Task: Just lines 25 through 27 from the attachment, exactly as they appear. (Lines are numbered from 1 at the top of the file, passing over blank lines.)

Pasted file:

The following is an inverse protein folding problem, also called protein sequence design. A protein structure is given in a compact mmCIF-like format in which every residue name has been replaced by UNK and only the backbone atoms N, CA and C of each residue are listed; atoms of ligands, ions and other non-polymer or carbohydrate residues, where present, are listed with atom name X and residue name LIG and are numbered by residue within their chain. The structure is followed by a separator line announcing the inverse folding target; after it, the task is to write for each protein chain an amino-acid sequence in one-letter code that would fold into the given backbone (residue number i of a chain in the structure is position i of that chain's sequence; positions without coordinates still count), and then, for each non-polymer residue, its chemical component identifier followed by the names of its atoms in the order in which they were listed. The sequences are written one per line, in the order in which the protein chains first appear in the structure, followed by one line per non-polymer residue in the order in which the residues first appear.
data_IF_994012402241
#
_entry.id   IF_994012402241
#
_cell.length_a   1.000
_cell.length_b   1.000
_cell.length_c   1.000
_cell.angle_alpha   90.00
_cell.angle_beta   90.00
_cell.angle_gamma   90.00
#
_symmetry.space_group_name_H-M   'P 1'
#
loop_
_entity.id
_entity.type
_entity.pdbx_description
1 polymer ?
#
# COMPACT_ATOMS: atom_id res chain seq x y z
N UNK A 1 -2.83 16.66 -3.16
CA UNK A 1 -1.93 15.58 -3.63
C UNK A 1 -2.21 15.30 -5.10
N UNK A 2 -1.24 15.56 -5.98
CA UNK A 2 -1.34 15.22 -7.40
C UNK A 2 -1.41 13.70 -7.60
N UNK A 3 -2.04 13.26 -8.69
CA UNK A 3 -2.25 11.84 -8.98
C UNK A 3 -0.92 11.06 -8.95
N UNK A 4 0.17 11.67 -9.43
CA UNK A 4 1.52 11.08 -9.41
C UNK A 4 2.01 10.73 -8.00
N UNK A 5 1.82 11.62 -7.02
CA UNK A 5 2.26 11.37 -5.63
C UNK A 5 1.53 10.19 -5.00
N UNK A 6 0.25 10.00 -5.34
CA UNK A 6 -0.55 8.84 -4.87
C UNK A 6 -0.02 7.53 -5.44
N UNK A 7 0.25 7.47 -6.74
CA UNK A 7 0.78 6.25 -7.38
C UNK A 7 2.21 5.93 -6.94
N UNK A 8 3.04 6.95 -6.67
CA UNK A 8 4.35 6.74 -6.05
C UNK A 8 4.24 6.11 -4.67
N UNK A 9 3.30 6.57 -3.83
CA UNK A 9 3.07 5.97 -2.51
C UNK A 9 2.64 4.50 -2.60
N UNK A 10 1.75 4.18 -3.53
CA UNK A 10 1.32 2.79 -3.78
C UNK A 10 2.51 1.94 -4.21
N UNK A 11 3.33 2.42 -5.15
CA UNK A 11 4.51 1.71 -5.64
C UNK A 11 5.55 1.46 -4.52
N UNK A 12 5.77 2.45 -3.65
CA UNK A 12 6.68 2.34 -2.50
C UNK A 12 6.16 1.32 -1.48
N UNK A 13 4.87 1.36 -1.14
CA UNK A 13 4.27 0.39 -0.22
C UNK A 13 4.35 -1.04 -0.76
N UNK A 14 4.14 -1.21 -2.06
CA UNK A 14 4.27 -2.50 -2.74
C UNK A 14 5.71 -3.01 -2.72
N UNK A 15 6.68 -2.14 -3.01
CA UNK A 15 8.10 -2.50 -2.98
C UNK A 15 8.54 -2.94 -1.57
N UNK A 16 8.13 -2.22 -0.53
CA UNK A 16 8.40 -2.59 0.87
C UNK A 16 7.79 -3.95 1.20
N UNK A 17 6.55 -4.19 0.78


N UNK A 2 -1.24 15.56 -5.98
CA UNK A 2 -1.34 15.22 -7.40
C UNK A 2 -1.41 13.70 -7.60